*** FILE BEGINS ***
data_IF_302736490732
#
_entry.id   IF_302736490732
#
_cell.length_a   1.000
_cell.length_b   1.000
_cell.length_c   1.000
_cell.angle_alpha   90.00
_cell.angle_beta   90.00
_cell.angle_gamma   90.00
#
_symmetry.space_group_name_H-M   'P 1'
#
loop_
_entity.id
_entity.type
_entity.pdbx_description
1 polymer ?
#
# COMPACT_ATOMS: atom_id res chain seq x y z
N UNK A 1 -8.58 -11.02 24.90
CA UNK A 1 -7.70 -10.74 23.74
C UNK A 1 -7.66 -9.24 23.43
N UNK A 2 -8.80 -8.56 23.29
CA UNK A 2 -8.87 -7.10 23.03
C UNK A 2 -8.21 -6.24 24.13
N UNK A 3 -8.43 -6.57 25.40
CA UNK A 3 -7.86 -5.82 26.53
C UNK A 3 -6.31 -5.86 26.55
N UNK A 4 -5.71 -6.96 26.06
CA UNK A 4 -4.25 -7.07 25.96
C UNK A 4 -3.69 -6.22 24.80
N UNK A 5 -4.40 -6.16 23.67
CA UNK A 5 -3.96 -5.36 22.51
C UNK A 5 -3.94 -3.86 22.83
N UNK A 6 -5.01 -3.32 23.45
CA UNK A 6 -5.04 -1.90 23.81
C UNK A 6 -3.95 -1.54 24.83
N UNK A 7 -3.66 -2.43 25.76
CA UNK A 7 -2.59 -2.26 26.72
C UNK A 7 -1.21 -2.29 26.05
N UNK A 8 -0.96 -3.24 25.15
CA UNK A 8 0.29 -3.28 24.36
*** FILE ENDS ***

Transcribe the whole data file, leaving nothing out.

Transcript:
data_IF_302736490732
#
_entry.id   IF_302736490732
#
_cell.length_a   1.000
_cell.length_b   1.000
_cell.length_c   1.000
_cell.angle_alpha   90.00
_cell.angle_beta   90.00
_cell.angle_gamma   90.00
#
_symmetry.space_group_name_H-M   'P 1'
#
loop_
_entity.id
_entity.type
_entity.pdbx_description
1 polymer ?
#
# COMPACT_ATOMS: atom_id res chain seq x y z
N UNK A 1 -8.58 -11.02 24.90
CA UNK A 1 -7.70 -10.74 23.74
C UNK A 1 -7.66 -9.24 23.43
N UNK A 2 -8.80 -8.56 23.29
CA UNK A 2 -8.87 -7.10 23.03
C UNK A 2 -8.21 -6.24 24.13
N UNK A 3 -8.43 -6.57 25.40
CA UNK A 3 -7.86 -5.82 26.53
C UNK A 3 -6.31 -5.86 26.55
N UNK A 4 -5.71 -6.96 26.06
CA UNK A 4 -4.25 -7.07 25.96
C UNK A 4 -3.69 -6.22 24.80
N UNK A 5 -4.40 -6.16 23.67
CA UNK A 5 -3.96 -5.36 22.51
C UNK A 5 -3.94 -3.86 22.83
N UNK A 6 -5.01 -3.32 23.45
CA UNK A 6 -5.04 -1.90 23.81
C UNK A 6 -3.95 -1.54 24.83
N UNK A 7 -3.66 -2.43 25.76
CA UNK A 7 -2.59 -2.26 26.72
C UNK A 7 -1.21 -2.29 26.05
N UNK A 8 -0.96 -3.24 25.15
CA UNK A 8 0.29 -3.28 24.36